Companies well established in the connected cloud are already trying out different approaches to digital campaigns. In marketing Google Apps, on the other hand, Google automates the process completely.

Companies looking for a competitive advantage as business computing shifts into the cloud and devices become connected must develop new ways to capture and analyze all that data, and ultimately to integrate it throughout the marketing value chain.

Internet Marketers – If you are the CMO of an Internet-only company, then the marketing capabilities you and your team have today will be almost exactly those needed to win in the new world—but not quite.

Hybrid Marketers – If you are the CMO of a traditional company that nevertheless has a component of its marketing function focused on Internet marketing, or you are moving your products into the cloud—and you have access to a dedicated online division with Internet marketing expertise—then your challenge is more complex.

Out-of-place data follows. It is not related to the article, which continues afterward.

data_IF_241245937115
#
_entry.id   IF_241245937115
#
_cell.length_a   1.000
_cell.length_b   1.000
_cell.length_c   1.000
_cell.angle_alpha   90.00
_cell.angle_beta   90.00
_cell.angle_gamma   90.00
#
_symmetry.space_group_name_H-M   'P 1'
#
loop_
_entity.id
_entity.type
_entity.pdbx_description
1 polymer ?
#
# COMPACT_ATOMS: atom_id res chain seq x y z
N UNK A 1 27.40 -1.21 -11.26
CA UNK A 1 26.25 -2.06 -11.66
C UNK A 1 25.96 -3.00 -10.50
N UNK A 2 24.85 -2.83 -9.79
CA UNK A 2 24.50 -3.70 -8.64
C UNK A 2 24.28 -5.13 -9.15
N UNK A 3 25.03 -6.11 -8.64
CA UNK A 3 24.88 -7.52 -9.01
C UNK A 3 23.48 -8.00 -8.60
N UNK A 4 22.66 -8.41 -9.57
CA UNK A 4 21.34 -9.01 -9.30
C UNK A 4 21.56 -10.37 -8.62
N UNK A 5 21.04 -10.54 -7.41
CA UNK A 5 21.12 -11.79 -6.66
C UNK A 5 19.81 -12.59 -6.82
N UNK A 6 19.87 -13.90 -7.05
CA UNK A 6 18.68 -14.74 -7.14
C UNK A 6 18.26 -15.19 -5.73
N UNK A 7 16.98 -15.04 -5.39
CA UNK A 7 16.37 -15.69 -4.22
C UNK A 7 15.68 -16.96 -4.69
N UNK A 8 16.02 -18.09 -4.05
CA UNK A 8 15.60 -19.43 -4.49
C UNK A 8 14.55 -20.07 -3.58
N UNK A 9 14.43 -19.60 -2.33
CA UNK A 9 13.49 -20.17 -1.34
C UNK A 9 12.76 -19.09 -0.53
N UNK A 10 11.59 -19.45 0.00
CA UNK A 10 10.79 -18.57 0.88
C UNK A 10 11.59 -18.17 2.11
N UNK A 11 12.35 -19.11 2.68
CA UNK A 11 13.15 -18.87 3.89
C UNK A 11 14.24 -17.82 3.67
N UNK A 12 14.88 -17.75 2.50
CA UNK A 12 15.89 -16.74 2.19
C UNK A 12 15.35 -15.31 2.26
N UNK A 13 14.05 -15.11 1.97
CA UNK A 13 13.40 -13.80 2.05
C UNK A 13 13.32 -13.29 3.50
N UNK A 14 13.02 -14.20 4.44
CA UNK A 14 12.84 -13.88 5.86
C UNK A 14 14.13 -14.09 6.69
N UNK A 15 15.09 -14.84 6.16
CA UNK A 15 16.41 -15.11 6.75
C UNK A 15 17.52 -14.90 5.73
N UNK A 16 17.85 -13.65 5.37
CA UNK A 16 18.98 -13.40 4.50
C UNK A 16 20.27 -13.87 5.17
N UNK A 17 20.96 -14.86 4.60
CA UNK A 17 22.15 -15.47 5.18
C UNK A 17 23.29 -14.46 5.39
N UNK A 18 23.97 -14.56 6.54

Traditional Marketers – If you are the CMO of that rare B2C company with no Internet marketing activities—are there any left today?—or one of the many B2B companies that have managed to ignore most of the innovations the Internet marketers have been making, then you have a lot of work ahead of you.

Achieving success in connected, cloud-enabled marketing will be an ongoing process that requires com­panies to be agile and innovative in a fast-changing marketing environ­ment. Under these conditions, CMOs will be forced to become experts in all aspects of real-time marketing and “big data” analytics, and will need to transform their market­ing organizations into real-time dynamic execution engines.

As CMOs begin making plans to build the capabilities that will be needed, they should enlist the aid of the Internet marketers on their teams with the most relevant, developed capabilities to take the following steps:

  1. Assess where your company stands now.
  2. Identify who has the requisite skills and experience.
  3. Define the future state of your marketing organization.
  4. Make a comprehensive plan to create a true continuous marketing capability.
  5. Start now. There is not a moment to lose.

This article is an excerpt from “Standing Up a Cloud-Enabled Marketing Capability” by Booz & Company. Booz & Company is a leading global management consulting firm, helping the world’s top businesses, governments, and organizations. Visit to learn more about Booz & Company.